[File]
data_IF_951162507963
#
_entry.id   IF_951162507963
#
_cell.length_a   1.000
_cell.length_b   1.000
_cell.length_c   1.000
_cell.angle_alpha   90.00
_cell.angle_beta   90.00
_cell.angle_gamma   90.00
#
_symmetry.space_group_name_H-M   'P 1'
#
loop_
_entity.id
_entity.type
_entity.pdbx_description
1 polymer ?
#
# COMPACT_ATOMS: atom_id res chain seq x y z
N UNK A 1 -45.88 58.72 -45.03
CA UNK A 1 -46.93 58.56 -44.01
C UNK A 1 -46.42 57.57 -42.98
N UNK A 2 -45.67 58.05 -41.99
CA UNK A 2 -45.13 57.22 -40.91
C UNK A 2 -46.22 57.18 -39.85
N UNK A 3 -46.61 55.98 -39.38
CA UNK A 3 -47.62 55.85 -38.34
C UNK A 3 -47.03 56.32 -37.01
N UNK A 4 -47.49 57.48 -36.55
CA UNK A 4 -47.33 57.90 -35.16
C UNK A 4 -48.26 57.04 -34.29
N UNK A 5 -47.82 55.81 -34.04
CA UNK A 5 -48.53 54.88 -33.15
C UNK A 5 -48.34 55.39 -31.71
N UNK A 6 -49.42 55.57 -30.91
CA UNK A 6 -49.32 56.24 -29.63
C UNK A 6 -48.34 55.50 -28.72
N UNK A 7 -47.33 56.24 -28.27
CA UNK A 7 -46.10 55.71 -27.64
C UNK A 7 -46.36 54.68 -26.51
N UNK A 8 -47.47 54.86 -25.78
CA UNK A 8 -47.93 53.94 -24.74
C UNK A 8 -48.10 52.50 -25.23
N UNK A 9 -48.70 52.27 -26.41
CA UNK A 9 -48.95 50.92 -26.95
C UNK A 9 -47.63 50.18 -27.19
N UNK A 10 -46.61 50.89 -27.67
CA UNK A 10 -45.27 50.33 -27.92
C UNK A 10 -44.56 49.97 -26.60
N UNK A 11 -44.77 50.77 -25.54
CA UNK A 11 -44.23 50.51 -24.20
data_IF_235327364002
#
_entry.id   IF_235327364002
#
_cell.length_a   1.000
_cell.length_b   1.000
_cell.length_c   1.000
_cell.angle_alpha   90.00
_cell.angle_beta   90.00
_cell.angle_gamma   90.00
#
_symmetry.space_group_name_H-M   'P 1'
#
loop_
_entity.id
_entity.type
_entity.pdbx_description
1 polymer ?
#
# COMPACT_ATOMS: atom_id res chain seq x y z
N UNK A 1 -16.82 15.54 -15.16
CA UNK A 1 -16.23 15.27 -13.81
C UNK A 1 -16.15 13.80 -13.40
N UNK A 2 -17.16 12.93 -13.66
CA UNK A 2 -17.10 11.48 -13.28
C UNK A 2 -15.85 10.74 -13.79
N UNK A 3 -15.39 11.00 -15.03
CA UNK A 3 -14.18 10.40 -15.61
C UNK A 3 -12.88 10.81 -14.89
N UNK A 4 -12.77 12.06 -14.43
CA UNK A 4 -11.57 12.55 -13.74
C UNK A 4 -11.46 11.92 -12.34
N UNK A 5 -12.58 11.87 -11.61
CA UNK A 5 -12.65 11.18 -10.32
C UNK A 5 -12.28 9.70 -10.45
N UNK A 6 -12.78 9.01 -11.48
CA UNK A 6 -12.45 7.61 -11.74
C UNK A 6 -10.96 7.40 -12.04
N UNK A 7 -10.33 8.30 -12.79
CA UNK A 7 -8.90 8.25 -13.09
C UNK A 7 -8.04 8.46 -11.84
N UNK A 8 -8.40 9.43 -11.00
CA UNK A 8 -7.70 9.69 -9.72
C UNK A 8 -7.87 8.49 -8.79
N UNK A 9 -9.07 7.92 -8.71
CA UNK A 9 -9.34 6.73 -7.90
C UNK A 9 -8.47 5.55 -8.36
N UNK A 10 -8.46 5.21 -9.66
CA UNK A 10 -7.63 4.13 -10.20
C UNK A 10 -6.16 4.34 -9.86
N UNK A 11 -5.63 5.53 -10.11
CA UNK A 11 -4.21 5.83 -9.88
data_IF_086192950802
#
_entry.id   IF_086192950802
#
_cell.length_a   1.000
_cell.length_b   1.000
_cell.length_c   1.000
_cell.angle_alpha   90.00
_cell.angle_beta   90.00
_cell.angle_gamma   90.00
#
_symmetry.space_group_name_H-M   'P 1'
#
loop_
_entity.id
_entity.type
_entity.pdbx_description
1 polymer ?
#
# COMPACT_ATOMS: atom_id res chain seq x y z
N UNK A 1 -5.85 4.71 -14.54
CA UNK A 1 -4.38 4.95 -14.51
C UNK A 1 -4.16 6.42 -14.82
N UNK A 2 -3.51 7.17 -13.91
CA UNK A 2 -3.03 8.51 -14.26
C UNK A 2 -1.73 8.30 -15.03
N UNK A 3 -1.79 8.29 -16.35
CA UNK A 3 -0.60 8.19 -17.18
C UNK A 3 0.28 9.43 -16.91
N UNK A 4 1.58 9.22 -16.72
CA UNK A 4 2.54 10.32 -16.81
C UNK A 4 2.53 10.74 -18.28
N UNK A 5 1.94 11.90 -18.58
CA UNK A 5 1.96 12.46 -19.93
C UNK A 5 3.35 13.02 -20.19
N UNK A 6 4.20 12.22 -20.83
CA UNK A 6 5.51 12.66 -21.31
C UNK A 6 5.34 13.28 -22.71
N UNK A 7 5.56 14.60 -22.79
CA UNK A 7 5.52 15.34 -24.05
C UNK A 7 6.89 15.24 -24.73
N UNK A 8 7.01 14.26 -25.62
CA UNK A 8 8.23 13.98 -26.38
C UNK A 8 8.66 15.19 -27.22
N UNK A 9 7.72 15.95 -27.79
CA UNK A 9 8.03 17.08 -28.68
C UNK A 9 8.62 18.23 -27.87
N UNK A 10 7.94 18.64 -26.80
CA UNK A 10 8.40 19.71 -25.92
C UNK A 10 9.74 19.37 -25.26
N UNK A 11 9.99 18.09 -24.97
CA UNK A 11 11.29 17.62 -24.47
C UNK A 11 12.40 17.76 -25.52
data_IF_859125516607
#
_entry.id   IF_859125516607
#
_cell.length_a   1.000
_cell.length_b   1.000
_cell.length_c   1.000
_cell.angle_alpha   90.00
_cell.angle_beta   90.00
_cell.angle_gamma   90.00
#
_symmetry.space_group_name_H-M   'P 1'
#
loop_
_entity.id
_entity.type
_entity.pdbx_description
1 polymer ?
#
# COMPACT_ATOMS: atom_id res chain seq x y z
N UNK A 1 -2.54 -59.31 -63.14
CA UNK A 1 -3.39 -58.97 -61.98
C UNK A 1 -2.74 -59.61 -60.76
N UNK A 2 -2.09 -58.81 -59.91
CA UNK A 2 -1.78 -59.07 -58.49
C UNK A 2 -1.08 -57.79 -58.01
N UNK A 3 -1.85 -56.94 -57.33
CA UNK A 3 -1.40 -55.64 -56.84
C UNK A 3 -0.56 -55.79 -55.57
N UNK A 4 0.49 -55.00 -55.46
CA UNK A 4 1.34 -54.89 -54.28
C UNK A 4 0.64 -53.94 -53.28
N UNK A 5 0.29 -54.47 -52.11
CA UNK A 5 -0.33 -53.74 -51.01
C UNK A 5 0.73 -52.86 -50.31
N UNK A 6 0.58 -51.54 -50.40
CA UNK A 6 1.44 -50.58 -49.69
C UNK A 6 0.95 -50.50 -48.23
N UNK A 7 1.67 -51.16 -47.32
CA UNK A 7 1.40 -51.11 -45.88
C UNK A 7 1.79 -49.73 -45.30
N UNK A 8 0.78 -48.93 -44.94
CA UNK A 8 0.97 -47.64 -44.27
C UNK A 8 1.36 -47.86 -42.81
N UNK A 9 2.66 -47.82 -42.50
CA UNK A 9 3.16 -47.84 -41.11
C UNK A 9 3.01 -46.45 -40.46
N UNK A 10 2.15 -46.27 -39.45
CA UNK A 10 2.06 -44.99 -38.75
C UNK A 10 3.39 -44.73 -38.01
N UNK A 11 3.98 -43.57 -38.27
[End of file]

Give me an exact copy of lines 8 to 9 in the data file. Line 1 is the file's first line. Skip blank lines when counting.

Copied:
_cell.angle_alpha   90.00
_cell.angle_beta   90.00